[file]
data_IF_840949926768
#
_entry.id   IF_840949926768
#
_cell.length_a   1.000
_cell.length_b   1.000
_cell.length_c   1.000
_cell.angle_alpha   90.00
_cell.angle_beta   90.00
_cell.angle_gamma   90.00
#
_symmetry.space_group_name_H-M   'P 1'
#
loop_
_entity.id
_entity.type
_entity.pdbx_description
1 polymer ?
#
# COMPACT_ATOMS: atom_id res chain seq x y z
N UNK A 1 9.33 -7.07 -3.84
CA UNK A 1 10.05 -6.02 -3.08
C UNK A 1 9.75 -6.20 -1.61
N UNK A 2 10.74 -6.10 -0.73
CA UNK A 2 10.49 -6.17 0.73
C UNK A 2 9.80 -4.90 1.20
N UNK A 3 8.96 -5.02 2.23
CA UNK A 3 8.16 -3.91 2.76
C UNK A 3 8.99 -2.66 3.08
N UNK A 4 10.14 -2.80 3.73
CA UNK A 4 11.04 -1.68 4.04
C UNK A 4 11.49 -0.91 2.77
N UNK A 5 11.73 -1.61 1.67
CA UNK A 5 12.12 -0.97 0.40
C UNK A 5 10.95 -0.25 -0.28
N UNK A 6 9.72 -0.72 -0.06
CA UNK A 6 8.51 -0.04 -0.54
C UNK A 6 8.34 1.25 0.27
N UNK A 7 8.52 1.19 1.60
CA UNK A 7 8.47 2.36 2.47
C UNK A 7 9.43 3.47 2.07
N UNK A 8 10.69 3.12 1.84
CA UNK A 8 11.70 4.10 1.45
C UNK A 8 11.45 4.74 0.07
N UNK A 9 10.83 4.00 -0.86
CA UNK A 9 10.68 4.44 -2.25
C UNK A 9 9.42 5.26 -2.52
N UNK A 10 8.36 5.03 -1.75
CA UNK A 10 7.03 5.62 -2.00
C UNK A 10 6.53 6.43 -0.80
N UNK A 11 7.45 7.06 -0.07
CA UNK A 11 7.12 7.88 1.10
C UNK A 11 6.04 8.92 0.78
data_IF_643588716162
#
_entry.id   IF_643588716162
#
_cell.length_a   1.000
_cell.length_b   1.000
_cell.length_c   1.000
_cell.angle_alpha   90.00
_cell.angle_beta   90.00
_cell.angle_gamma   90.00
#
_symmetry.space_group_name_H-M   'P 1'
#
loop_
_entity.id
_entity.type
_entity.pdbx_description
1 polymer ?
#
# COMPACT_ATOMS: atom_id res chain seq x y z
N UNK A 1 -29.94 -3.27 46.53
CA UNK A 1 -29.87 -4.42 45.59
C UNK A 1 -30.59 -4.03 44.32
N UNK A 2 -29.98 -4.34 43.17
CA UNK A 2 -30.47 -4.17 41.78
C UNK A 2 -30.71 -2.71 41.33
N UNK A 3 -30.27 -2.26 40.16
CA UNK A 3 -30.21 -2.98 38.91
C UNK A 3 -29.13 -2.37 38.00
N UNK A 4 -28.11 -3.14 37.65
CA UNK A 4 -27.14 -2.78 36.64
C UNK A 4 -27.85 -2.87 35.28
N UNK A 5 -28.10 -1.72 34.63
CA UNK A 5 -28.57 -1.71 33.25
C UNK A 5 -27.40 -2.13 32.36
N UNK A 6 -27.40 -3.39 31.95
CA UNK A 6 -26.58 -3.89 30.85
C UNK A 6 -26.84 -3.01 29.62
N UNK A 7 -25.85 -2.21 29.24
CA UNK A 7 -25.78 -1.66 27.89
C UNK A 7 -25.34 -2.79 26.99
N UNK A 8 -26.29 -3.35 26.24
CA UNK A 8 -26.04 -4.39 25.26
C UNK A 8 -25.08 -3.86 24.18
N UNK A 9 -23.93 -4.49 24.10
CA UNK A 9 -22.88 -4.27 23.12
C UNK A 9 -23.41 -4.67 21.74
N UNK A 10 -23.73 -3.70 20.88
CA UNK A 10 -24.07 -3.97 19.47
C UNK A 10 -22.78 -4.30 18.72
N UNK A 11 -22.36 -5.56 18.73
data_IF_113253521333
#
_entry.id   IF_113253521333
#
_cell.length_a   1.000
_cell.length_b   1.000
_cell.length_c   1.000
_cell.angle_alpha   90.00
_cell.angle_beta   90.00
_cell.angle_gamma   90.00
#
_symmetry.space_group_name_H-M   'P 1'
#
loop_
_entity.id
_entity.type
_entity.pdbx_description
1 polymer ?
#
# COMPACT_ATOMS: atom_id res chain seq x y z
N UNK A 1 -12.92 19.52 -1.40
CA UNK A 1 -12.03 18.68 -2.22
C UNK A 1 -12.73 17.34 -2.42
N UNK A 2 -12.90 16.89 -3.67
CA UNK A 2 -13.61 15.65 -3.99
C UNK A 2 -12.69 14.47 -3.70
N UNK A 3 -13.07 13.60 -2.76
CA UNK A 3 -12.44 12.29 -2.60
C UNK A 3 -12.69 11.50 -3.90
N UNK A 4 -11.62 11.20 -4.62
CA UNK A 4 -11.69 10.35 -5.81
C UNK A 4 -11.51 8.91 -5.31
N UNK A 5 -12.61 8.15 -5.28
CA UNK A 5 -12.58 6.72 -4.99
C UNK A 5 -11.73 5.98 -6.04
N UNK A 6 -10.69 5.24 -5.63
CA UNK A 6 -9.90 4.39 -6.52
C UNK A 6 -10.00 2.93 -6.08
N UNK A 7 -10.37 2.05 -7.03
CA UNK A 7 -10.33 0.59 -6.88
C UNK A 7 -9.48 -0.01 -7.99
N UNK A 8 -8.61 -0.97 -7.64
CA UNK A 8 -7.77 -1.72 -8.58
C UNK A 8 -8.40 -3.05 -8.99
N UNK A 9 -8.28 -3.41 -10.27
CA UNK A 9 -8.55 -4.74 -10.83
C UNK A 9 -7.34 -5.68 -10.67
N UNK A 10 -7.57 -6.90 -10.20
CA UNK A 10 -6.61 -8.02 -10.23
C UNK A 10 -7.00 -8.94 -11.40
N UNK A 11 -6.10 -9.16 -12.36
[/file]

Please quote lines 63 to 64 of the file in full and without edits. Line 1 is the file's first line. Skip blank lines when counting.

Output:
_cell.angle_gamma   90.00
#